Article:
Chemical physics seminar
Per-Olof Syrén (KTH, Biotechnology, Chemical Science and Engineering and Science for Life Laboratory)
Monday 04 December
10:00 - 12:00
The fundamental question how enzymes work, which has continuously fascinated researchers for almost 140 years, remains partly unsolved. We do not today fully understand the impact of enzyme motion and dynamics in driving biocatalysis, and the evolution of novel catalytic functions, which hampers the full potential of enzyme design. Herein, our fundamental understanding of how protein and solvent dynamics facilitates biocatalysis is advanced through a simplified, hypothetical model that explains how water movement on the ps-ns timescale can be of high relevance for enzyme catalysis. The hypothesis that water networks, and their reconfiguration when moving from the ground state to the transition state (as schematically shown in Figure 1), significantly impact the function of proteins is verified by an interdisciplinary approach; one that merges computational enzyme design, bioinformatics, experimental biocatalysis and biophysics with state-of-the art protein mass spectrometry. We explore the untapped opportunity to relocate water molecules in solvated binding pockets by protein design to afford biocatalysts with extended catalytic versatilities and improved properties (Figure 1). Based on an enhanced understanding of the fundamental role of water networks inside proteins, recent results from our enzyme engineering and synthetic biology programs centered on expanding the catalytic scope of biocatalysts beyond nature’s current capabilities for applications in textile recycling, material science and fine chemical synthesis will be discussed. The results herein high-light an unprecedented role of entropy associated with water in biomacromolecules.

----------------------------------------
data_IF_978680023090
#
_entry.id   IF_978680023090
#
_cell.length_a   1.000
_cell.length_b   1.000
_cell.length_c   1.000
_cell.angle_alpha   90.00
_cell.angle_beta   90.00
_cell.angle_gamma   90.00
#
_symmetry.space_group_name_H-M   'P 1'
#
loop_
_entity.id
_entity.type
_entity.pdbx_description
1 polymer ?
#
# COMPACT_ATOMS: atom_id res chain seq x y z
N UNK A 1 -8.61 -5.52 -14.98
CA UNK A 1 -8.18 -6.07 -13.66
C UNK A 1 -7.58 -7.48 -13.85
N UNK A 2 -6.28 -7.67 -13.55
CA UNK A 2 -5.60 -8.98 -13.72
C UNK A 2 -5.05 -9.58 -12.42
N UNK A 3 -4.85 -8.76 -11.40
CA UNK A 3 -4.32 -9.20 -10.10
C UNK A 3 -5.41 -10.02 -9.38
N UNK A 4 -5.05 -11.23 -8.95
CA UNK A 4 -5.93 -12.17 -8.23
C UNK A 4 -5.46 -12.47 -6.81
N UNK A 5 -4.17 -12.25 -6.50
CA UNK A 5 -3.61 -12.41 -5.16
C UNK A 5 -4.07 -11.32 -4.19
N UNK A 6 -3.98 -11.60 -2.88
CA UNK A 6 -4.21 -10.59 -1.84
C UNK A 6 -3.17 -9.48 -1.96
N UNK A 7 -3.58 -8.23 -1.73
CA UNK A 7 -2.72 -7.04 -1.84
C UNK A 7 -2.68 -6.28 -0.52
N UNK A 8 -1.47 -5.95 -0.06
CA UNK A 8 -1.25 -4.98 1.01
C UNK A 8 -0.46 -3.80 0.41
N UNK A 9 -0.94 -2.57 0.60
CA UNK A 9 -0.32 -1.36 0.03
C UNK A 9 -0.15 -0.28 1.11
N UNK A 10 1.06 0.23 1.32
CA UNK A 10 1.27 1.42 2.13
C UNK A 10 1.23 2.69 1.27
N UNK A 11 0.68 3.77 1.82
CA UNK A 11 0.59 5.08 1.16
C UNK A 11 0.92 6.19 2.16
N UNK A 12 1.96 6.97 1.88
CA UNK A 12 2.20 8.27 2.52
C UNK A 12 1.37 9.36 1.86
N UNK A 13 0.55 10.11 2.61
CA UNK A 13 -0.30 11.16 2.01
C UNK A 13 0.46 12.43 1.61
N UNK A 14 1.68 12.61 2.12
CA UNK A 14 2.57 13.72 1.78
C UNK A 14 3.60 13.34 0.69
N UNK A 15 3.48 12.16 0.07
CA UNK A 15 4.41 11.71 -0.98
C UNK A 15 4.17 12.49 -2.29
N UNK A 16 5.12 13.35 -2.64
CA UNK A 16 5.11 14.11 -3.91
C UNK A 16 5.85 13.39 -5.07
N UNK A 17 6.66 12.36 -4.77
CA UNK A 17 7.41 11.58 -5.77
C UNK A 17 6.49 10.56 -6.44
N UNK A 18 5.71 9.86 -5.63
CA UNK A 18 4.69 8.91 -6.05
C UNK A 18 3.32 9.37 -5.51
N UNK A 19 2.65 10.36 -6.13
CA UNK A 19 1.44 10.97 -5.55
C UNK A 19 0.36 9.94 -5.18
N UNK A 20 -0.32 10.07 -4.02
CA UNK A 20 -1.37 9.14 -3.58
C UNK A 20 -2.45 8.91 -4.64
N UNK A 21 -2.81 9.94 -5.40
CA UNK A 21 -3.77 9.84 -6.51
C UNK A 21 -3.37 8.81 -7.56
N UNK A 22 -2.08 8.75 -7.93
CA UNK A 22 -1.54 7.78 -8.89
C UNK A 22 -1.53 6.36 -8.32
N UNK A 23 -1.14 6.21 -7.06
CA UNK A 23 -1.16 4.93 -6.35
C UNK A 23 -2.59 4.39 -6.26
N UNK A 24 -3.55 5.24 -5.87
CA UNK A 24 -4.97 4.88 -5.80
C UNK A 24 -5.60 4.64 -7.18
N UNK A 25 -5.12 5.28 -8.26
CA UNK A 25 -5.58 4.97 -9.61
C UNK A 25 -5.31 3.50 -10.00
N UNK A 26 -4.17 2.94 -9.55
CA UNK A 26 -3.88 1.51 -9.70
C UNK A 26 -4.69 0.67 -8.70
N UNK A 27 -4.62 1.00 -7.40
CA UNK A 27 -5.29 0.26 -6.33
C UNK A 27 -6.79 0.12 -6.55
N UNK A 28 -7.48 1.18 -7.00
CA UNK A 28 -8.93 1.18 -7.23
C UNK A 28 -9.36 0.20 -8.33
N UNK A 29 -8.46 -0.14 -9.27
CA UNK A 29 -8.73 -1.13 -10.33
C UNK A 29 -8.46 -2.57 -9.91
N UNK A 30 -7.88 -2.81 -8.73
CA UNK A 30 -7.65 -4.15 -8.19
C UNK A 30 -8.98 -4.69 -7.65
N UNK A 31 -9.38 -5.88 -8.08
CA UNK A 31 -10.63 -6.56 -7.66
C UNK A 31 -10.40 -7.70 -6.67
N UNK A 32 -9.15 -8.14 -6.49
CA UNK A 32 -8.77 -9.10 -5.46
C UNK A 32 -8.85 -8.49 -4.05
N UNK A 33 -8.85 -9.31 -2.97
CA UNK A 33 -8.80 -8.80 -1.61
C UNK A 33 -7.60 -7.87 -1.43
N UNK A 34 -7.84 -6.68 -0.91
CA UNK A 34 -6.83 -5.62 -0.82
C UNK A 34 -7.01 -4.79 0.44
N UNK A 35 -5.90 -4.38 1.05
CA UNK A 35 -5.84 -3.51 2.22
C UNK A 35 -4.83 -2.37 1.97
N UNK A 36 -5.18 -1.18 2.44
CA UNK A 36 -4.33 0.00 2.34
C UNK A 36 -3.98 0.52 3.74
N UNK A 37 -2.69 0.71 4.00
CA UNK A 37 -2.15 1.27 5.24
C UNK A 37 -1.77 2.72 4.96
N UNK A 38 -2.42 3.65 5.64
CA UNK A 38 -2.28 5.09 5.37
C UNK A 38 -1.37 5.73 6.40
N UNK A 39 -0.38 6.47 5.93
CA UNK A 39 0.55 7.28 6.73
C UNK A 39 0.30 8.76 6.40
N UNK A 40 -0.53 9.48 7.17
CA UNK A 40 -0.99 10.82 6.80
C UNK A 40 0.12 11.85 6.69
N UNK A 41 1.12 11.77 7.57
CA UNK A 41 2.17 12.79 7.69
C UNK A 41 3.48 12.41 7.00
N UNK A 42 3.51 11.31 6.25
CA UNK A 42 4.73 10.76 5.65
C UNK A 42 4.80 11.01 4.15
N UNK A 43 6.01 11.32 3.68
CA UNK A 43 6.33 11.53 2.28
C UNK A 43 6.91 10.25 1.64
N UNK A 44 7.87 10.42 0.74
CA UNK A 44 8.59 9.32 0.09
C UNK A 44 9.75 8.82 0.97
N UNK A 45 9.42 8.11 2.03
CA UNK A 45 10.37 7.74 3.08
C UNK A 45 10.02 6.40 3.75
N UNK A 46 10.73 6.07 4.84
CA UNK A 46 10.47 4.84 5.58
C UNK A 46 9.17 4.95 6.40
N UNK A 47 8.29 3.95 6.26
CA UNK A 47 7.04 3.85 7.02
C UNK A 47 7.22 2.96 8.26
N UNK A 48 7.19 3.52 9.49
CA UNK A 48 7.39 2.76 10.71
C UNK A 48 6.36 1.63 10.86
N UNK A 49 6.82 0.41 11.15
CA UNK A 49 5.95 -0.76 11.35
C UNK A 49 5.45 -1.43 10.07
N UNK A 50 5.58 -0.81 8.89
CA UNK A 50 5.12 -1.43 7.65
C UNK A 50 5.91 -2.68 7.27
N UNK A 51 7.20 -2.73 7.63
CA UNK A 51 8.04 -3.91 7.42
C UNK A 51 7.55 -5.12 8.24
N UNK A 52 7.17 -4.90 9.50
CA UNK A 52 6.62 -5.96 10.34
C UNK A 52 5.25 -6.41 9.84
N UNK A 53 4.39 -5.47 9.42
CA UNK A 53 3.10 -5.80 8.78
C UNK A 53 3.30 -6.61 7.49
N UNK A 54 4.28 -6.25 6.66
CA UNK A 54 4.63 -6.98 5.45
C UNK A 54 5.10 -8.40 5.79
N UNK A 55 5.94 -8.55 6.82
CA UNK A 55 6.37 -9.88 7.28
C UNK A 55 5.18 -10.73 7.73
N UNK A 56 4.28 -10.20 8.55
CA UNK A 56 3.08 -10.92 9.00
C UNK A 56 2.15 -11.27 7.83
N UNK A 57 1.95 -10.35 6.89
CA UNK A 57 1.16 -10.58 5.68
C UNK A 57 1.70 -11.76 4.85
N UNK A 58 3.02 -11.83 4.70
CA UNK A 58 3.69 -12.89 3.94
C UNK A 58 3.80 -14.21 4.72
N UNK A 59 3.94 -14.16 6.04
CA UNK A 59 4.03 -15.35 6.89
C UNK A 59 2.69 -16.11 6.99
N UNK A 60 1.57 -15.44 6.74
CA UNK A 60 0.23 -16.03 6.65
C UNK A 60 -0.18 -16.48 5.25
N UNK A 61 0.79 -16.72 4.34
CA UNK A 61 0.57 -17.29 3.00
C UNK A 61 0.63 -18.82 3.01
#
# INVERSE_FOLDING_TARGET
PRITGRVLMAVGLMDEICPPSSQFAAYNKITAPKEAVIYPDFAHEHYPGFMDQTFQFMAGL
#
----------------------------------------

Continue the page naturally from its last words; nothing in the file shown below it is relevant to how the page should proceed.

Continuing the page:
H. Renata, Z. J. Wang and F. H. Arnold. Expanding the Enzyme Universe: Accessing Non-Natural Reactions by Mechanism-Guided Directed Evolution. Angew. Chem., Int. Ed., 2015, 54, 3351-3367.
 M. J. Fink and P.-O. Syrén. Redesign of water networks for efficient biocatalysis. Curr. Opin. Chem. Biol. 2017, 37, 107-114.